Introduction to the Transaction Edition
Preface to the 1962 Edition
Introduction: The Industrial World Revolution
First Part: The Industrial Enterprise
The New Social Order
The Enterprise in Modern Society
The Anatomy of Enterprise
The Law of Avoiding Loss
The Law of Higher Output
Profitability and Performance
Second Part: The Problems of Industrial Order: The Economic Conflicts
The Real Issue in the Wage Conflict
The Worker's Resistance to Higher Output
The Hostility to Profit
Third Part: The Problems of Industrial Order: Management and Union
Can Management Be a Legitimate Government?
Can Unionism Survive?
Union Needs and the Common Weal
The Union Leader's Dilemma
The Split Allegiance Within the Enterprise
Fourth Part: The Problems of Industrial Order: The Plant Community
The Individual's Demand for Status and Function
The Demand for the Managerial Attitude
Men at Work
Is There Really a Lack of Opportunity?
The Communications Gap
Slot-Machine Man and Depression Shock
Fifth Part: The Problems of Industrial Order: The Management Function
The Threefold Job of Management
Why Managements Don't Do Their Job
Where Will Tomorrow's Managers Come From?
Is Bigness a Bar to Good Management?
Sixth Part: The Principles of Industrial Order: Exit the Proletarian
Labor as a Capital Resource
Predictable Income and Employment
The Worker's Stake in Profit
The Threat of Unemployment
Seventh Part: The Principles of Industrial Order: The Federal Organization of Management
"The Proper Study of Mankind Is Organization"
Decentralization and Federalism
Is a Competitive Market Necessary to Management?
Eighth Part: The Principles of Industrial Order: The Self-Governing Plant Community
Community Government and Business Management
"Management Must Manage"
The Worker and His Plant Government
Plant Self-Government and the Union
Ninth Part: The Principles of Industrial Order: The Labor Union as a Citizen
A Rational Wage Policy
How Much Union Control Over the Citizen?
When Strikes Become Unbearable
Conclusion: A Free Industrial Society
Epilogue to the 1962 Edition
The New Society was the third and last of my books analyzing and diagnosing the industrial society that emerged out of World War II.
It followed The Future of Industrial Man (1942) and The Concept of the Corporation (1946), both also reissued by Transaction Publishers.
The first of these attempted to develop a social theory of society in general and of the industrial society in particular.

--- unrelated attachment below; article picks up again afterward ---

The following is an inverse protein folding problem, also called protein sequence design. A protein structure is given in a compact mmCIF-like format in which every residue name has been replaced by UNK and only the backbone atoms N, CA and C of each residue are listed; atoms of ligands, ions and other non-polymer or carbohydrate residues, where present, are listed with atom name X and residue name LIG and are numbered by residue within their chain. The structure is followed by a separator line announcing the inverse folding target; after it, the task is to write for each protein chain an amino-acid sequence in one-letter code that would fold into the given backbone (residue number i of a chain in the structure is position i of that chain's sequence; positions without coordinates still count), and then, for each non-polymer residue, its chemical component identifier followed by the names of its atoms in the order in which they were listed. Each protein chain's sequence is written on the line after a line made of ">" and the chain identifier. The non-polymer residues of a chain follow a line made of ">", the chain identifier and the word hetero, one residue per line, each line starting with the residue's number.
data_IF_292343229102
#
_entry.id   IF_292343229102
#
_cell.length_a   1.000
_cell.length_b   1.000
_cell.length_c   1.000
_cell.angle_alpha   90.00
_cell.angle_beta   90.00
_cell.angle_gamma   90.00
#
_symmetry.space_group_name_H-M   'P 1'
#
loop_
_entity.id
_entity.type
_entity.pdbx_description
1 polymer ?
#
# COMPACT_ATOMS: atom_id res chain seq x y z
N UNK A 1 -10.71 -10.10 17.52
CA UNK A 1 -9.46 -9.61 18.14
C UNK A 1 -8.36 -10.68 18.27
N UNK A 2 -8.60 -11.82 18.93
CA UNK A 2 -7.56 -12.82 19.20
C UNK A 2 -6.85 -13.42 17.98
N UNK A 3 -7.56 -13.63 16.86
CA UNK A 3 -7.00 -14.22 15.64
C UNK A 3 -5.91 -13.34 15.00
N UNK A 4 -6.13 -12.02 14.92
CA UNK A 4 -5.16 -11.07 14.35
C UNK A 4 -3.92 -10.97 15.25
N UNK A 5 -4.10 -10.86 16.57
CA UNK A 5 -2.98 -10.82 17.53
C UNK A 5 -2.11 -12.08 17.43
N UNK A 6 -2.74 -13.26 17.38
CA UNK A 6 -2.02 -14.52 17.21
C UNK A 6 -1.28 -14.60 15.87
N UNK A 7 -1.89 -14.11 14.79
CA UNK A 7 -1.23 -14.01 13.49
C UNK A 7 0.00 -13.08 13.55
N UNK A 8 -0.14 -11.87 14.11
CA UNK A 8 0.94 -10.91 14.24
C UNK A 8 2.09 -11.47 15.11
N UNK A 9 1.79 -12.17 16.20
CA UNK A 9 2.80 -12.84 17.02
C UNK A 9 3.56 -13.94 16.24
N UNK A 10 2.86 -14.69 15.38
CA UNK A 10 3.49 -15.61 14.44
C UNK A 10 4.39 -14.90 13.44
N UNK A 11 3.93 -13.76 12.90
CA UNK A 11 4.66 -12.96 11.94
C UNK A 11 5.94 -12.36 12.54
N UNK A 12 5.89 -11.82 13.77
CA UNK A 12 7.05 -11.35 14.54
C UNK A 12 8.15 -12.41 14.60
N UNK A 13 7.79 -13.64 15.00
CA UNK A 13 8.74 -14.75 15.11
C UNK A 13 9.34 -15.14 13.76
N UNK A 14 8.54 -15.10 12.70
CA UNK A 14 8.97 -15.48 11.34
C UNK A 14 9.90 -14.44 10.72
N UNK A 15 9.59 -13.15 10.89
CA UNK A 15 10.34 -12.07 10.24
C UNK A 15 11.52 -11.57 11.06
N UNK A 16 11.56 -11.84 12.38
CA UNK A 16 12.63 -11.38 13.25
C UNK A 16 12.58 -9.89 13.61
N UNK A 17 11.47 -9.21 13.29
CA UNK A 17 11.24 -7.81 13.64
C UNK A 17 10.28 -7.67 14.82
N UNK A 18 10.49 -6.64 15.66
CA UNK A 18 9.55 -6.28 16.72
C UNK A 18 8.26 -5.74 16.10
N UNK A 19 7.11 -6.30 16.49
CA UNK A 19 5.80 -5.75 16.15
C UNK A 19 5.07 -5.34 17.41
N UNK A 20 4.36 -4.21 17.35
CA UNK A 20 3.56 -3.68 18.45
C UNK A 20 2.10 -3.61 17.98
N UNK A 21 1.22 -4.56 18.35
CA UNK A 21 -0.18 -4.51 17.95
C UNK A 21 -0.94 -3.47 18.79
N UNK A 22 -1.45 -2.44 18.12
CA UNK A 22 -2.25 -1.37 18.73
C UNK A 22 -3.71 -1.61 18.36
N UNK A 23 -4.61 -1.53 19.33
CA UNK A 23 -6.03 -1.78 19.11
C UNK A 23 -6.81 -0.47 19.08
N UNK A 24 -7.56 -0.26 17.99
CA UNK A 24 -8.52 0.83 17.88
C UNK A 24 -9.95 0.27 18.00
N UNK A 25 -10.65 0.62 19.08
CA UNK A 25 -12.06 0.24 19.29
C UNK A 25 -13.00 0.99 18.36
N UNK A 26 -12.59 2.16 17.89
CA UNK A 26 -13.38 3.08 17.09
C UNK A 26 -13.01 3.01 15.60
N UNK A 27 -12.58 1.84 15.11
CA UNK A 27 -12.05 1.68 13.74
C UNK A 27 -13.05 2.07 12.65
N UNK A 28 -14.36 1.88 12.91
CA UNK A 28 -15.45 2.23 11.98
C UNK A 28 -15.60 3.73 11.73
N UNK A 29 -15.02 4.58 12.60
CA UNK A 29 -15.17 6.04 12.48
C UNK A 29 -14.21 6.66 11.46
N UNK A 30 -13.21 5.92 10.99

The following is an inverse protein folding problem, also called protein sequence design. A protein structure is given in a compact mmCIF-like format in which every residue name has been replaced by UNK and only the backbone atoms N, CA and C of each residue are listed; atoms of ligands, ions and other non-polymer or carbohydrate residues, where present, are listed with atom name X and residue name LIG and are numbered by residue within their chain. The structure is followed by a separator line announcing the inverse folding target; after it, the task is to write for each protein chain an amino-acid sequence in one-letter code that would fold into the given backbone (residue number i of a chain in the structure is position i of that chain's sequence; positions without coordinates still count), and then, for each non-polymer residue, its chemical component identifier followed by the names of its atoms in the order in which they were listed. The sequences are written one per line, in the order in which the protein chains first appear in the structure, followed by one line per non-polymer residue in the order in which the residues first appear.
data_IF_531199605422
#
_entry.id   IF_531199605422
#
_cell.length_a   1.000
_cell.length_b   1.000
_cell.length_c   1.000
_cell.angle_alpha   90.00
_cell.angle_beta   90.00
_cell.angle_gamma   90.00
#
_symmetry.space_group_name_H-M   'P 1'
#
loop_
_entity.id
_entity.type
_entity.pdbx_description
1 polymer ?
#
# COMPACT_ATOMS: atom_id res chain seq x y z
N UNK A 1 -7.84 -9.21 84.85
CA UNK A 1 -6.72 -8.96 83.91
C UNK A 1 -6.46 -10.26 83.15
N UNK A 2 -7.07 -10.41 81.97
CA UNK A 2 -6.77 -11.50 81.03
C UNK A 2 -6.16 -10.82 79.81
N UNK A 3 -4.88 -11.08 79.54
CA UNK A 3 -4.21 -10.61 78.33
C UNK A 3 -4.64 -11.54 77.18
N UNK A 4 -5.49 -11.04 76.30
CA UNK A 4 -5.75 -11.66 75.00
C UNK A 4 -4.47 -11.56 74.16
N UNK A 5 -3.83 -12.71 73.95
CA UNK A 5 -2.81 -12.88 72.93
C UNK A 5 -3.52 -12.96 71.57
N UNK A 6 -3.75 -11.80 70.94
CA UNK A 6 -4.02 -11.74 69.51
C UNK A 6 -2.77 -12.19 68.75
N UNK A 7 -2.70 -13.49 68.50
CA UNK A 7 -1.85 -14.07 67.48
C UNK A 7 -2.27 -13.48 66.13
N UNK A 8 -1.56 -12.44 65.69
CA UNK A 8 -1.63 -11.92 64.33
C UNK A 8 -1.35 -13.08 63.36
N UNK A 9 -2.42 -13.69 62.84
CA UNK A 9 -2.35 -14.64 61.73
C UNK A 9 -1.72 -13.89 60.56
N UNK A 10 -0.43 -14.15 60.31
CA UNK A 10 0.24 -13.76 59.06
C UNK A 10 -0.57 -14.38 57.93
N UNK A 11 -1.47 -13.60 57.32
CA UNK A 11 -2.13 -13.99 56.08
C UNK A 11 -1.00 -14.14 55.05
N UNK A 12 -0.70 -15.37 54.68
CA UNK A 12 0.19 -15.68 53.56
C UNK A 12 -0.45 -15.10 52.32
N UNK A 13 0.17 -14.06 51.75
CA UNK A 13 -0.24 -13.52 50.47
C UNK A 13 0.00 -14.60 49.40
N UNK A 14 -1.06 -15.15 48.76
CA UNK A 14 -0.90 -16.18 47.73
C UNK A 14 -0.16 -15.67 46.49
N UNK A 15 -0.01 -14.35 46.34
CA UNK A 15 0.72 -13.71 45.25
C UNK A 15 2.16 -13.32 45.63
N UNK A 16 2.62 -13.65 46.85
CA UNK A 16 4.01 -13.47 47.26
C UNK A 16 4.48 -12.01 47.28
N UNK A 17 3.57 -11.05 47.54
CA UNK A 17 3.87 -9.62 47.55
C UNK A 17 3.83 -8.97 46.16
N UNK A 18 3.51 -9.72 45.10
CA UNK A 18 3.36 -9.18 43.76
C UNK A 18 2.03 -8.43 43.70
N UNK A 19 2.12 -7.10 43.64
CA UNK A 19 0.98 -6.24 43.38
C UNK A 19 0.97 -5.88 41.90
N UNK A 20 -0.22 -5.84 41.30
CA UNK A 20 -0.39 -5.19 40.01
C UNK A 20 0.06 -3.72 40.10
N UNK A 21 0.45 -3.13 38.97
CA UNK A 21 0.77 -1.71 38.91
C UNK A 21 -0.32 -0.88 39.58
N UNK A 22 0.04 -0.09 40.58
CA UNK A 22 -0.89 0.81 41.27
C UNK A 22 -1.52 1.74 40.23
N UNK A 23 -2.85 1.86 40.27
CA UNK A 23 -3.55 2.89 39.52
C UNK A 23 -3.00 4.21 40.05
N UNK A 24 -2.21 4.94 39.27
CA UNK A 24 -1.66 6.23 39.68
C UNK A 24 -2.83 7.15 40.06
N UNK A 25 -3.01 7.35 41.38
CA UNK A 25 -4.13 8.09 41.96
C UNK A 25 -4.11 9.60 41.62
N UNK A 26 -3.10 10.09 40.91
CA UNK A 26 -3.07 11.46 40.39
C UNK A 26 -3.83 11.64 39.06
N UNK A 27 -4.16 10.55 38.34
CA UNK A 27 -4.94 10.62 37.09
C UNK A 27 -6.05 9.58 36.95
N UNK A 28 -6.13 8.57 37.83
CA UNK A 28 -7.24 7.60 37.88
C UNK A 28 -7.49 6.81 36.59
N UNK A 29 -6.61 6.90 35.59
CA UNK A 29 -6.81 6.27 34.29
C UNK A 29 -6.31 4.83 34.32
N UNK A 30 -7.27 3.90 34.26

The second analyzed and presented a major industrial enterprise—the world's largest and (then) most successful manufacturing company, General Motors in the United States.
It did so from the inside, as the result of an eighteen-month investigation during which GM opened itself to my inspection.
This, the third book, then distilled the conclusions of its two predecessors into a systematic, organized analysis, both theoretical and practical, of industrial society, its constituent elements, its major institutions, its social characteristics, its problems, and its future.
Nothing like this had been done before; and, indeed, nothing like this has been attempted since.
For The New Society not only presented analyses of the major institutions—large business enterprise, government, the labor union—it also attempted to place the individual within this social context; and it equally tried to relate the sociology of an industrial society to the political principles of a free society.
One of the insights of this book which might surprise today's reader, is the chapter entitled "Can Unionism Survive?" To most readers forty years ago this was a silly question and a good many reviewers said so.
Unions then were the entrenched rulers of industrial society, the real winners, the real powers.
But it was evident to me even then, having worked with major unions for a few years, that their power base was extremely narrow and that the question of their real function in an industrial society had yet to be answered.
That management, having power, needs a countervailing power, this book clearly stated—and I believe in this as firmly as I did forty years ago.
But that the union as we inherited it from the nineteenth century—with or without Marxist flavor—is the right way to do that job, this book doubted.
Events since then have amply validated the author's conclusion that unionism as it existed in 1949—which is still the only unionism we in the United States really know—can survive.
Today's reader may feel that unions are given too much space in the book and are taken too seriously.